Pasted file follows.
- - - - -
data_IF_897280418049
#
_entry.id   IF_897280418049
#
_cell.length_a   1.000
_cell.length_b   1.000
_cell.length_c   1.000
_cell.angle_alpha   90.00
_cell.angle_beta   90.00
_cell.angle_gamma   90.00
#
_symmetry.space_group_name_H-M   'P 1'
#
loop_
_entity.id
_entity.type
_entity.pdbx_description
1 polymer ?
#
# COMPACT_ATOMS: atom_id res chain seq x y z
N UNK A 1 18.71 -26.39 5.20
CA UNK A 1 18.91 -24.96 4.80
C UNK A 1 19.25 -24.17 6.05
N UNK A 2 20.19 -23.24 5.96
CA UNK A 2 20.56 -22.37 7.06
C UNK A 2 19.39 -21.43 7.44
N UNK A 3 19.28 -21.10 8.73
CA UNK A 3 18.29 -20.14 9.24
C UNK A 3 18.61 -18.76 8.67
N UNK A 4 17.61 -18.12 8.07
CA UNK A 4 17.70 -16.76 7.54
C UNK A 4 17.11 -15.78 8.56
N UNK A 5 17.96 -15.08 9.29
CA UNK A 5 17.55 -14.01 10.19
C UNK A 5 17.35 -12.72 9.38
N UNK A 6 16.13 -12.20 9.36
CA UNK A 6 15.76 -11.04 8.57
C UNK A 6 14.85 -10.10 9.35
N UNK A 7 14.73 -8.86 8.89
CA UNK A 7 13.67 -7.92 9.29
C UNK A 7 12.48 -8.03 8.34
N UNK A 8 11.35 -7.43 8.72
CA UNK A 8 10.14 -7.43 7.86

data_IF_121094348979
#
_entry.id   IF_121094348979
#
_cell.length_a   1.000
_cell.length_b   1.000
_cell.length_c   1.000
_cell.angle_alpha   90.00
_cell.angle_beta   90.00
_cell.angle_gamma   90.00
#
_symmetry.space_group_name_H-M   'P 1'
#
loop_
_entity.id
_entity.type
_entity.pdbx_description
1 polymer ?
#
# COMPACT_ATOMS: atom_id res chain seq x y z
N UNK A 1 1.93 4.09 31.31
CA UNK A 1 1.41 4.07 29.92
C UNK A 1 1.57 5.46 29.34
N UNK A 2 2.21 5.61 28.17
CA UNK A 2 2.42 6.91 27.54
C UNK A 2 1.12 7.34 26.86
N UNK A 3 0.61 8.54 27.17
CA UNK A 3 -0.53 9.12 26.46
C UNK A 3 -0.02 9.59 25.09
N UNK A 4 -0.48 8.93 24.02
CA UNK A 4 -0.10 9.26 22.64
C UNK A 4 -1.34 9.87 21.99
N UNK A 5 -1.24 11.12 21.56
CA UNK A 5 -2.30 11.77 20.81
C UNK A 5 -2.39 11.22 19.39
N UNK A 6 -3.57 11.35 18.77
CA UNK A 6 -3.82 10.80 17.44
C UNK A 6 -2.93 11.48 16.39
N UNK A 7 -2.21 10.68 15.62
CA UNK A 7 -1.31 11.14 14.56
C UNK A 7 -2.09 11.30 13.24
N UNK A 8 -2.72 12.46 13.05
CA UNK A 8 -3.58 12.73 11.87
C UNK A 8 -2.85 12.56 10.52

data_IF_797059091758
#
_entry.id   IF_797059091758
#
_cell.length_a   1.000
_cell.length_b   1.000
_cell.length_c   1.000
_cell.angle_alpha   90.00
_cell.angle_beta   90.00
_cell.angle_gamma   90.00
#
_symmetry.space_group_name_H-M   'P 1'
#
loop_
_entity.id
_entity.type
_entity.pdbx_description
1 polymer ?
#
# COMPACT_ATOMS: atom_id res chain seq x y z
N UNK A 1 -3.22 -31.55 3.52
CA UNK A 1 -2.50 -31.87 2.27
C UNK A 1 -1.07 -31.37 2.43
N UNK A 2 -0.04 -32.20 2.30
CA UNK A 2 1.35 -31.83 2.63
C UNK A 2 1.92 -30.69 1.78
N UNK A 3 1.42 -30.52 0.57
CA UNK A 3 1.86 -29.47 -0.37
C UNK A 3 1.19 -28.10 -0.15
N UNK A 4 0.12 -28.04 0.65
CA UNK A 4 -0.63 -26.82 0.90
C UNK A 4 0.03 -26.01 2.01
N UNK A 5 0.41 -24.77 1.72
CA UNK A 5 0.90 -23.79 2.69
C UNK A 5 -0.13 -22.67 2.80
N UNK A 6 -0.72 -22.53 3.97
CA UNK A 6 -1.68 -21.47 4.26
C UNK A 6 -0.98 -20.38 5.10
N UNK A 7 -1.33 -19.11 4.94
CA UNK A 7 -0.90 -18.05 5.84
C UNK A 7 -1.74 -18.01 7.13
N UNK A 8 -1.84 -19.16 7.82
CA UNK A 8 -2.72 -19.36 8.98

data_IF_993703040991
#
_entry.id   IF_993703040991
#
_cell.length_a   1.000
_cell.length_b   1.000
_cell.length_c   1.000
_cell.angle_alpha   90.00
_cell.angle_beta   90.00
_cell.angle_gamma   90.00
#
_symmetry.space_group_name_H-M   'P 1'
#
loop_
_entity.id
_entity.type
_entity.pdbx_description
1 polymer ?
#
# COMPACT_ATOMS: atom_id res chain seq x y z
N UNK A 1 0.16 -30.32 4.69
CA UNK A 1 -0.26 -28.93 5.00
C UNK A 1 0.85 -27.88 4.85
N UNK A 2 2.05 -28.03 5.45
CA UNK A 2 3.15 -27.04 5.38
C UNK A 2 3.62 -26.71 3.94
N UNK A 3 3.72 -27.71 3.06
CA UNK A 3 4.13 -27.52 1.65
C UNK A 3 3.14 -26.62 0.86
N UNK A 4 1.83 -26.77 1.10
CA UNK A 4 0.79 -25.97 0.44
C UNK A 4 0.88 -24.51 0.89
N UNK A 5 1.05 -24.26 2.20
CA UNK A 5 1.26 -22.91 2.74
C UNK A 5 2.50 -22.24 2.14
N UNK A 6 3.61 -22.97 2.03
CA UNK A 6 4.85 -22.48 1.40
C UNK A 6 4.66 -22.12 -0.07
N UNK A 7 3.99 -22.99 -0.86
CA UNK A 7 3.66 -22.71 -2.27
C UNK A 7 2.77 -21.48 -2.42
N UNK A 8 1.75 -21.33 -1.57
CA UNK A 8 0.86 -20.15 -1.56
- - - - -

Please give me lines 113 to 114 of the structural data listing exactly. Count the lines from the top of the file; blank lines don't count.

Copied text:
C UNK A 2 1.92 -30.69 1.78
N UNK A 3 1.42 -30.52 0.57